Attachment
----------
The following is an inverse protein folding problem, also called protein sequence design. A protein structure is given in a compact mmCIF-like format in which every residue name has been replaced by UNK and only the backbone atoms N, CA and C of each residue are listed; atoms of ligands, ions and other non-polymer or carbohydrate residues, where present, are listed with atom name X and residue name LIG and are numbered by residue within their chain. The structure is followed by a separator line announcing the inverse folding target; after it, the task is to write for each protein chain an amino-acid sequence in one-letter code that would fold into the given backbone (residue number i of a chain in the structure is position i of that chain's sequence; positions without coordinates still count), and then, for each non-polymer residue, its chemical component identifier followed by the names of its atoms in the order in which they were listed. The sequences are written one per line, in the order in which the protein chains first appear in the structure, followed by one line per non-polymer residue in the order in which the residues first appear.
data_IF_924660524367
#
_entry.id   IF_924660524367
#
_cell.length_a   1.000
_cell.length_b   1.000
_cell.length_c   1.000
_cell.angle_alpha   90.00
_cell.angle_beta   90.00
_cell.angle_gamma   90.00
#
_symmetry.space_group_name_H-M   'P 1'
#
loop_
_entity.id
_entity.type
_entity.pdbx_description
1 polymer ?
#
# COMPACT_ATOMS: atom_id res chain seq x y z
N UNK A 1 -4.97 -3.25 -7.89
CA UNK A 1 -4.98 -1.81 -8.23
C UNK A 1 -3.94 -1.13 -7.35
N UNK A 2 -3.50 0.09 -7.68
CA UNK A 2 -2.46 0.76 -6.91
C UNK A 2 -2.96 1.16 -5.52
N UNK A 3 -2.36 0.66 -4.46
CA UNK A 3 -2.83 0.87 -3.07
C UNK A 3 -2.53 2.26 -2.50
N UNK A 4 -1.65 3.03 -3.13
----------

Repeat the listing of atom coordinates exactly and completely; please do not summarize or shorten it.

The following is an inverse protein folding problem, also called protein sequence design. A protein structure is given in a compact mmCIF-like format in which every residue name has been replaced by UNK and only the backbone atoms N, CA and C of each residue are listed; atoms of ligands, ions and other non-polymer or carbohydrate residues, where present, are listed with atom name X and residue name LIG and are numbered by residue within their chain. The structure is followed by a separator line announcing the inverse folding target; after it, the task is to write for each protein chain an amino-acid sequence in one-letter code that would fold into the given backbone (residue number i of a chain in the structure is position i of that chain's sequence; positions without coordinates still count), and then, for each non-polymer residue, its chemical component identifier followed by the names of its atoms in the order in which they were listed. The sequences are written one per line, in the order in which the protein chains first appear in the structure, followed by one line per non-polymer residue in the order in which the residues first appear.
data_IF_924660524367
#
_entry.id   IF_924660524367
#
_cell.length_a   1.000
_cell.length_b   1.000
_cell.length_c   1.000
_cell.angle_alpha   90.00
_cell.angle_beta   90.00
_cell.angle_gamma   90.00
#
_symmetry.space_group_name_H-M   'P 1'
#
loop_
_entity.id
_entity.type
_entity.pdbx_description
1 polymer ?
#
# COMPACT_ATOMS: atom_id res chain seq x y z
N UNK A 1 -4.97 -3.25 -7.89
CA UNK A 1 -4.98 -1.81 -8.23
C UNK A 1 -3.94 -1.13 -7.35
N UNK A 2 -3.50 0.09 -7.68
CA UNK A 2 -2.46 0.76 -6.91
C UNK A 2 -2.96 1.16 -5.52
N UNK A 3 -2.36 0.66 -4.46
CA UNK A 3 -2.83 0.87 -3.07
C UNK A 3 -2.53 2.26 -2.50
N UNK A 4 -1.65 3.03 -3.13